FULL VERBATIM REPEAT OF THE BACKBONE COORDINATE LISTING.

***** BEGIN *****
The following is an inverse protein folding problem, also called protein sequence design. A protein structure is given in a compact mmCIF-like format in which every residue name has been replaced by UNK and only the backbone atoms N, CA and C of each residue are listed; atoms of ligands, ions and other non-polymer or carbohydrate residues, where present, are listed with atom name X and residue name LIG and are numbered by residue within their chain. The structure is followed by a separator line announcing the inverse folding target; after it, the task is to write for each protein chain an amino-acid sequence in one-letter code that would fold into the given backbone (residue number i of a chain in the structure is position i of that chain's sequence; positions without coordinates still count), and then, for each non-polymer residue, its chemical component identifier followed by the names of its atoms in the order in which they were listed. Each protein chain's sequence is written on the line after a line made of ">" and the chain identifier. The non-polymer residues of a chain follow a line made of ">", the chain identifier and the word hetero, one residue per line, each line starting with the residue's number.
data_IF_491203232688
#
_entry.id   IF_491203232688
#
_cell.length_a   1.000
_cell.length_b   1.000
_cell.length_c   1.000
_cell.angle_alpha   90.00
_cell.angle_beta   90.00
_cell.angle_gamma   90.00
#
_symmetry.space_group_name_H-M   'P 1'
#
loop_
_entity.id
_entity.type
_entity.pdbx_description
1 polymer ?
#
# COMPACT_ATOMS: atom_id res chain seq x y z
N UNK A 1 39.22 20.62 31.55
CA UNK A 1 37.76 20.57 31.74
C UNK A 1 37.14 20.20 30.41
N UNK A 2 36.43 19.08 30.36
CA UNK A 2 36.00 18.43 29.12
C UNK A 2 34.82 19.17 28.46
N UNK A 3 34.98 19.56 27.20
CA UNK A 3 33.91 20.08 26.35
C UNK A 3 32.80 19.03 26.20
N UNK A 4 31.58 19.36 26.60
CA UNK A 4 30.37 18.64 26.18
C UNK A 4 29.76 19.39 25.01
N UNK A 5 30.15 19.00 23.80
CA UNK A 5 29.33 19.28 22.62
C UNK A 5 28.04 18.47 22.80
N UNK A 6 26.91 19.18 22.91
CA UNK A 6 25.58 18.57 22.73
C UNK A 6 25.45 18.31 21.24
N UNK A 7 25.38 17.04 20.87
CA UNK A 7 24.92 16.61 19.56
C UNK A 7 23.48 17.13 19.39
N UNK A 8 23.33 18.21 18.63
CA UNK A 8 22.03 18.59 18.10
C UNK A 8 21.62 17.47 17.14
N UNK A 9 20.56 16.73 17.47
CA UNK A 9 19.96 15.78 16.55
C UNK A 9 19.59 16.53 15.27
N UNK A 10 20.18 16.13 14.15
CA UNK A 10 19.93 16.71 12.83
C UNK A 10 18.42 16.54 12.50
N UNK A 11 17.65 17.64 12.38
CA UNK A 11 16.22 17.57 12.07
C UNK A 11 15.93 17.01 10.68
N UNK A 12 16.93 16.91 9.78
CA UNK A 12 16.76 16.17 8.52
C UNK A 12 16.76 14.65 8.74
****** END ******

The following is an inverse protein folding problem, also called protein sequence design. A protein structure is given in a compact mmCIF-like format in which every residue name has been replaced by UNK and only the backbone atoms N, CA and C of each residue are listed; atoms of ligands, ions and other non-polymer or carbohydrate residues, where present, are listed with atom name X and residue name LIG and are numbered by residue within their chain. The structure is followed by a separator line announcing the inverse folding target; after it, the task is to write for each protein chain an amino-acid sequence in one-letter code that would fold into the given backbone (residue number i of a chain in the structure is position i of that chain's sequence; positions without coordinates still count), and then, for each non-polymer residue, its chemical component identifier followed by the names of its atoms in the order in which they were listed. Each protein chain's sequence is written on the line after a line made of ">" and the chain identifier. The non-polymer residues of a chain follow a line made of ">", the chain identifier and the word hetero, one residue per line, each line starting with the residue's number.
data_IF_491203232688
#
_entry.id   IF_491203232688
#
_cell.length_a   1.000
_cell.length_b   1.000
_cell.length_c   1.000
_cell.angle_alpha   90.00
_cell.angle_beta   90.00
_cell.angle_gamma   90.00
#
_symmetry.space_group_name_H-M   'P 1'
#
loop_
_entity.id
_entity.type
_entity.pdbx_description
1 polymer ?
#
# COMPACT_ATOMS: atom_id res chain seq x y z
N UNK A 1 39.22 20.62 31.55
CA UNK A 1 37.76 20.57 31.74
C UNK A 1 37.14 20.20 30.41
N UNK A 2 36.43 19.08 30.36
CA UNK A 2 36.00 18.43 29.12
C UNK A 2 34.82 19.17 28.46
N UNK A 3 34.98 19.56 27.20
CA UNK A 3 33.91 20.08 26.35
C UNK A 3 32.80 19.03 26.20
N UNK A 4 31.58 19.36 26.60
CA UNK A 4 30.37 18.64 26.18
C UNK A 4 29.76 19.39 25.01
N UNK A 5 30.15 19.00 23.80
CA UNK A 5 29.33 19.28 22.62
C UNK A 5 28.04 18.47 22.80
N UNK A 6 26.91 19.18 22.91
CA UNK A 6 25.58 18.57 22.73
C UNK A 6 25.45 18.31 21.24
N UNK A 7 25.38 17.04 20.87
CA UNK A 7 24.92 16.61 19.56
C UNK A 7 23.48 17.13 19.39
N UNK A 8 23.33 18.21 18.63
CA UNK A 8 22.03 18.59 18.10
C UNK A 8 21.62 17.47 17.14
N UNK A 9 20.56 16.73 17.47
CA UNK A 9 19.96 15.78 16.55
C UNK A 9 19.59 16.53 15.27
N UNK A 10 20.18 16.13 14.15
CA UNK A 10 19.93 16.71 12.83
C UNK A 10 18.42 16.54 12.50
N UNK A 11 17.65 17.64 12.38
CA UNK A 11 16.22 17.57 12.07
C UNK A 11 15.93 17.01 10.68
N UNK A 12 16.93 16.91 9.78
CA UNK A 12 16.76 16.17 8.52
C UNK A 12 16.76 14.65 8.74